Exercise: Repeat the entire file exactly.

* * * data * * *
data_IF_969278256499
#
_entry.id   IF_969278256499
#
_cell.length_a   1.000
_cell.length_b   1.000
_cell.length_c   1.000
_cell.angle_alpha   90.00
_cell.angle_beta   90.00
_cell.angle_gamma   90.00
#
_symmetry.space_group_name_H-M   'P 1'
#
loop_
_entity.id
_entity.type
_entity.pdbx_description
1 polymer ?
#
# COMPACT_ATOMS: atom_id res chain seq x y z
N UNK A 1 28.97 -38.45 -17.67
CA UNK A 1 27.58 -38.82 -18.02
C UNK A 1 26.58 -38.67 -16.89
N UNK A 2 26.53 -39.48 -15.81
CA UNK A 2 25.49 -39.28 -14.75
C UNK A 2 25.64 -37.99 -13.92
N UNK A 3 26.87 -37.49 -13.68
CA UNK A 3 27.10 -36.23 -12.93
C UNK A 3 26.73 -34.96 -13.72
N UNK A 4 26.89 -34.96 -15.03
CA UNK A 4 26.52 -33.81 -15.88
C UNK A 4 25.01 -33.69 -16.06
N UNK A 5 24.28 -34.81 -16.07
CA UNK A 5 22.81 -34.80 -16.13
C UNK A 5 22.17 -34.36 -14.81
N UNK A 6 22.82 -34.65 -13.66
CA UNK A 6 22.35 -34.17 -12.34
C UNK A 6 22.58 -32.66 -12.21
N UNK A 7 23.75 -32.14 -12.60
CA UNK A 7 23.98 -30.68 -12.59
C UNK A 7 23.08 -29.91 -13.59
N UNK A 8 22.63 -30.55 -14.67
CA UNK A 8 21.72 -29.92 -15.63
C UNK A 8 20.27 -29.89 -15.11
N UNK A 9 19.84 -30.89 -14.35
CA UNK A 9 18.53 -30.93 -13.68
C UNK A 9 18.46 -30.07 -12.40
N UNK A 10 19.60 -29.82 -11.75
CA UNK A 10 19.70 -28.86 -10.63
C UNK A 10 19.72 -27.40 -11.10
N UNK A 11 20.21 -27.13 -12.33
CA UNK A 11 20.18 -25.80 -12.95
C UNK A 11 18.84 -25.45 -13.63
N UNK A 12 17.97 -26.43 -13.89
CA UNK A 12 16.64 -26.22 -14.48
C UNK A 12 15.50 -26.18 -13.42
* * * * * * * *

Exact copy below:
data_IF_969278256499
#
_entry.id   IF_969278256499
#
_cell.length_a   1.000
_cell.length_b   1.000
_cell.length_c   1.000
_cell.angle_alpha   90.00
_cell.angle_beta   90.00
_cell.angle_gamma   90.00
#
_symmetry.space_group_name_H-M   'P 1'
#
loop_
_entity.id
_entity.type
_entity.pdbx_description
1 polymer ?
#
# COMPACT_ATOMS: atom_id res chain seq x y z
N UNK A 1 28.97 -38.45 -17.67
CA UNK A 1 27.58 -38.82 -18.02
C UNK A 1 26.58 -38.67 -16.89
N UNK A 2 26.53 -39.48 -15.81
CA UNK A 2 25.49 -39.28 -14.75
C UNK A 2 25.64 -37.99 -13.92
N UNK A 3 26.87 -37.49 -13.68
CA UNK A 3 27.10 -36.23 -12.93
C UNK A 3 26.73 -34.96 -13.72
N UNK A 4 26.89 -34.96 -15.03
CA UNK A 4 26.52 -33.81 -15.88
C UNK A 4 25.01 -33.69 -16.06
N UNK A 5 24.28 -34.81 -16.07
CA UNK A 5 22.81 -34.80 -16.13
C UNK A 5 22.17 -34.36 -14.81
N UNK A 6 22.82 -34.65 -13.66
CA UNK A 6 22.35 -34.17 -12.34
C UNK A 6 22.58 -32.66 -12.21
N UNK A 7 23.75 -32.14 -12.60
CA UNK A 7 23.98 -30.68 -12.59
C UNK A 7 23.08 -29.91 -13.59
N UNK A 8 22.63 -30.55 -14.67
CA UNK A 8 21.72 -29.92 -15.63
C UNK A 8 20.27 -29.89 -15.11
N UNK A 9 19.84 -30.89 -14.35
CA UNK A 9 18.53 -30.93 -13.68
C UNK A 9 18.46 -30.07 -12.40
N UNK A 10 19.60 -29.82 -11.75
CA UNK A 10 19.70 -28.86 -10.63
C UNK A 10 19.72 -27.40 -11.10
N UNK A 11 20.21 -27.13 -12.33
CA UNK A 11 20.18 -25.80 -12.95
C UNK A 11 18.84 -25.45 -13.63
N UNK A 12 17.97 -26.43 -13.89
CA UNK A 12 16.64 -26.22 -14.48
C UNK A 12 15.50 -26.18 -13.42